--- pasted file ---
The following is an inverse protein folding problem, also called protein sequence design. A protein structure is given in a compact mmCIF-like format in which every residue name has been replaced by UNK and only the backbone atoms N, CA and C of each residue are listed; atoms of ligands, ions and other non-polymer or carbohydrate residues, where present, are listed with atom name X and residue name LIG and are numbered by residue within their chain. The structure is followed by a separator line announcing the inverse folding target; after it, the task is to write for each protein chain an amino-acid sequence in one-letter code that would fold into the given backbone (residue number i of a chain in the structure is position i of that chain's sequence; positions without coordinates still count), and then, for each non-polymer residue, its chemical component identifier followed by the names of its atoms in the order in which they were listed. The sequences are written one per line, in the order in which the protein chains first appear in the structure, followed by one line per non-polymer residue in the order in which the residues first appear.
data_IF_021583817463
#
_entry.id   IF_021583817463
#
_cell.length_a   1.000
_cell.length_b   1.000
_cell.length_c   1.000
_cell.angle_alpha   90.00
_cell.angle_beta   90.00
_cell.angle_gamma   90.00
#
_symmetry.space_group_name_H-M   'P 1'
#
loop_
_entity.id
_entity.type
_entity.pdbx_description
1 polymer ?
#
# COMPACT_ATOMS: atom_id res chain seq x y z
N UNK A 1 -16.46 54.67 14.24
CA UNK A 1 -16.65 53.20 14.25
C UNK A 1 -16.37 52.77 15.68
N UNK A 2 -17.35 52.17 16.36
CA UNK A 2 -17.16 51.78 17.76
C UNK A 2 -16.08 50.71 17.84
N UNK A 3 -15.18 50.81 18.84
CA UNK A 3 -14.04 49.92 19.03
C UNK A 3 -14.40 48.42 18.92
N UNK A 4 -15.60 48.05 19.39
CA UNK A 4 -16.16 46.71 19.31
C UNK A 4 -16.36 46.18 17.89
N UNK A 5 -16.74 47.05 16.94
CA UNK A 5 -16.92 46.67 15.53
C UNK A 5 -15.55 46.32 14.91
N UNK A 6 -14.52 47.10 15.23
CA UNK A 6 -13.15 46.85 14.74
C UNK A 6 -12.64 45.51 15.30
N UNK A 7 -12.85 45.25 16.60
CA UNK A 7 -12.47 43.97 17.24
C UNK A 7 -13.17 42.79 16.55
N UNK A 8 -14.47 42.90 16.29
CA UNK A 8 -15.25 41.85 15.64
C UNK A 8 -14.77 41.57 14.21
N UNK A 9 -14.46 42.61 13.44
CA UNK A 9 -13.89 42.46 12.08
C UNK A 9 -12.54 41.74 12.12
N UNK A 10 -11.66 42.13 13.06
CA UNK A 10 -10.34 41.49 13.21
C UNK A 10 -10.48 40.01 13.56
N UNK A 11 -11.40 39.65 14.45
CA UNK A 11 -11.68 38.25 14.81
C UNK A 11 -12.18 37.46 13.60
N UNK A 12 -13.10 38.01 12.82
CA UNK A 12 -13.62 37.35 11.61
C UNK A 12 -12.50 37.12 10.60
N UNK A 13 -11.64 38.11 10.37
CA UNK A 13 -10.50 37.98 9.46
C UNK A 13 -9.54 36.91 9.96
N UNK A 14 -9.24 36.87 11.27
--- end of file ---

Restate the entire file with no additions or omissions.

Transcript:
The following is an inverse protein folding problem, also called protein sequence design. A protein structure is given in a compact mmCIF-like format in which every residue name has been replaced by UNK and only the backbone atoms N, CA and C of each residue are listed; atoms of ligands, ions and other non-polymer or carbohydrate residues, where present, are listed with atom name X and residue name LIG and are numbered by residue within their chain. The structure is followed by a separator line announcing the inverse folding target; after it, the task is to write for each protein chain an amino-acid sequence in one-letter code that would fold into the given backbone (residue number i of a chain in the structure is position i of that chain's sequence; positions without coordinates still count), and then, for each non-polymer residue, its chemical component identifier followed by the names of its atoms in the order in which they were listed. The sequences are written one per line, in the order in which the protein chains first appear in the structure, followed by one line per non-polymer residue in the order in which the residues first appear.
data_IF_021583817463
#
_entry.id   IF_021583817463
#
_cell.length_a   1.000
_cell.length_b   1.000
_cell.length_c   1.000
_cell.angle_alpha   90.00
_cell.angle_beta   90.00
_cell.angle_gamma   90.00
#
_symmetry.space_group_name_H-M   'P 1'
#
loop_
_entity.id
_entity.type
_entity.pdbx_description
1 polymer ?
#
# COMPACT_ATOMS: atom_id res chain seq x y z
N UNK A 1 -16.46 54.67 14.24
CA UNK A 1 -16.65 53.20 14.25
C UNK A 1 -16.37 52.77 15.68
N UNK A 2 -17.35 52.17 16.36
CA UNK A 2 -17.16 51.78 17.76
C UNK A 2 -16.08 50.71 17.84
N UNK A 3 -15.18 50.81 18.84
CA UNK A 3 -14.04 49.92 19.03
C UNK A 3 -14.40 48.42 18.92
N UNK A 4 -15.60 48.05 19.39
CA UNK A 4 -16.16 46.71 19.31
C UNK A 4 -16.36 46.18 17.89
N UNK A 5 -16.74 47.05 16.94
CA UNK A 5 -16.92 46.67 15.53
C UNK A 5 -15.55 46.32 14.91
N UNK A 6 -14.52 47.10 15.23
CA UNK A 6 -13.15 46.85 14.74
C UNK A 6 -12.64 45.51 15.30
N UNK A 7 -12.85 45.25 16.60
CA UNK A 7 -12.47 43.97 17.24
C UNK A 7 -13.17 42.79 16.55
N UNK A 8 -14.47 42.90 16.29
CA UNK A 8 -15.25 41.85 15.64
C UNK A 8 -14.77 41.57 14.21
N UNK A 9 -14.46 42.61 13.44
CA UNK A 9 -13.89 42.46 12.08
C UNK A 9 -12.54 41.74 12.12
N UNK A 10 -11.66 42.13 13.06
CA UNK A 10 -10.34 41.49 13.21
C UNK A 10 -10.48 40.01 13.56
N UNK A 11 -11.40 39.65 14.45
CA UNK A 11 -11.68 38.25 14.81
C UNK A 11 -12.18 37.46 13.60
N UNK A 12 -13.10 38.01 12.82
CA UNK A 12 -13.62 37.35 11.61
C UNK A 12 -12.50 37.12 10.60
N UNK A 13 -11.64 38.11 10.37
CA UNK A 13 -10.50 37.98 9.46
C UNK A 13 -9.54 36.91 9.96
N UNK A 14 -9.24 36.87 11.27